Those issues didn’t stop us from catching fish. Whether trolling or using the 23 DC as a light tackle platform, we got the job done. On the trip to Block Island, at one point we had four people casting fly rods at the same time, no small feat on any boat. You’d think the tower would be a problem, but the spacious open cockpit — with 65 square feet of fishing room (compared to 50 for the smaller Grady-White) — and the deep, roomy bow cockpit allowed us to set up casting stations on the proverbial four corners of the boat. The striped bass, bluefish, false albacore, bonito, and blue sharks of the area didn’t appreciate that.

Hey Good Looking


We’ve kept many project boats on the same mooring at a local yacht club over the last several years, and the 23 DC easily generated the most interesting responses. More than one person looked at the deep blue gel coat with red boot stripe and made the comment, “I didn’t know Chris-Crafts had towers.” A couple of people took a look at the boat from the dock and asked, “How do you like that Hunt?” The fact that a competitively priced boat could elicit comparisons to more top-shelf brands is noteworthy. From its raked transom to its stylish lines, the 23 DC has dockside appeal.

The good feelings carry over to entertaining. The same high freeboard that causes some wind issues makes the cockpit and bow seating extremely secure. It’s a great boat to bring little kids aboard because they won’t tumble overboard. Forward passengers will appreciate the recessed stainless-steel grabhandles that provide security from any vantage point. (Seat cushions and boltsers are a $992 option.) In the main cockpit, the glass-lined port console serves double duty as a changing room or a head — a portable MSD comes standard. We never tried ours — the rule is if you use it, you clean it — but it’s nice to know there’s one onboard in case of emergency. The port seating is reminiscent of a bowrider — leave it upright for back-to-back seating or recline it for a tanning bed. The passenger seat base includes a handy drawer for stowing binoculars, charts, or whatever.

In the main cockpit the captain’s pedestal seat is adjustable and there’s a nonslip molded incline to rest your feet when driving while seated. The gauges are easy to read and the rocker switches clearly labeled on the dash. A small glovebox under the throttle holds cell phones, wallets, or in our case, the portable VHF radio. There’s also a 12-volt adapter. The helm console isn’t one molded piece but features a hinged flip-down face held in place with two stainless-steel latches. The setup made it easy to access the internal dash wiring and for flush mounting the Garmin unit, but we worry it may start to rattle over the life of the boat. Though after one season, ours didn’t.


One thing the 23 DC lacks that you can find on a competitor like the Trophy 2206 is a cockpit entertainment center — a sink, cooler holder, and bait (or food) prep station. The Trophy also offers a small fridge as an $886 option. But that’s a trade-off; what you gain in amenities, you lose in cockpit space. The foldout transom bench stays out of the way when you need that space; when you want seating, it quickly flips out and latches into place to accommodate two. And with the aforementioned transom walkthrough, getting in and out of the water for a swim is easy.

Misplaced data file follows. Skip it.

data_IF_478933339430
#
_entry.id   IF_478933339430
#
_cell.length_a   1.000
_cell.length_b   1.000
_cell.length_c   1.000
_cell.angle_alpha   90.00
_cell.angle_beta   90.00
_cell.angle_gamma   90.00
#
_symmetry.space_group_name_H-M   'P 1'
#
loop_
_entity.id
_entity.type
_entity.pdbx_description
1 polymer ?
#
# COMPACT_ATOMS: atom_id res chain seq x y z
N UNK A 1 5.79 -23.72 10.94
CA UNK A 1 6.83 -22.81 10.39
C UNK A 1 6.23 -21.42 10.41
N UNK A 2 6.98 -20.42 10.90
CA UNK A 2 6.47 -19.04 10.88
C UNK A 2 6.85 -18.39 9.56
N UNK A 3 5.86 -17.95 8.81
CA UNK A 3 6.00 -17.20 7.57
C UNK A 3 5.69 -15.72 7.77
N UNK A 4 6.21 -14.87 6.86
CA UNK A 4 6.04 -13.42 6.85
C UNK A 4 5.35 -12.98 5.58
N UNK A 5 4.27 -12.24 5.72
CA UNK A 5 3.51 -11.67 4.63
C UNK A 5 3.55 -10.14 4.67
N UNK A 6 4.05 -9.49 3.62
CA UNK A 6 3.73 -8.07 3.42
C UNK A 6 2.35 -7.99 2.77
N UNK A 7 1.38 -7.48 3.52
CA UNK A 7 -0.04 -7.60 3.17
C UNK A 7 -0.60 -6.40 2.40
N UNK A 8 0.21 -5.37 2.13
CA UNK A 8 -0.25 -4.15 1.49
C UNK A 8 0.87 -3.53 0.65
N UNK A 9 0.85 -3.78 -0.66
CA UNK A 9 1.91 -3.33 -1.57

Running Free

This is our third long-term test involving an Evinrude E-TEC, and our 225-hp outboard provided more evidence in favor of this two-stroke line. The E-TEC may well be the quietest two-stroke option on the market, with dB-A readings at idle that rival many four-strokes. Having to add oil to the reservoir on a regular basis is a minor inconvenience, but the 225 E-TEC can be programmed to run on minimal oil with Evinrude’s XD100. The stuff is expensive — we paid $40 to $50 per gallon retail — but it makes your E-TEC more oil efficient. We found we had to add a gallon of XD100 per every full tank (125 gallons) of gas used.

One advantage a two-stroke has over a four-stroke is torque. We could feel that when towing boarders and tubers in the low rpm range. With no tow load, the 23 DC planed in five seconds. It did exhibit bowrise getting over the hump and tended to squat and ride bow high at lower speeds. But at 20 mph it created a decent wake for wakeboarders. In the midrange speeds, when trying to get a little extra oomph, that two-stroke torque served us well. Where did it truly shine? When a small center console fishing in tandem with us lost power, and we had to tow it in from offshore. It easily handled the workload. (As did the tower, another bonus.)

As a cruising boat, the 23 DC performed capably in rough bay chop and in handling moderate offshore waves. It’s by no means a true bluewater boat, but we felt completely comfortable taking it sharking in 3′ seas six miles off Block Island. In fact, when we rafted up with two other center consoles, everyone from the other boats wound up lounging on our 23 DC. If that doesn’t tell you that a dual console is a good place to take a seat, I don’t know what will.

MSRP: Standard power – $53,515 Test power – $54,915 ****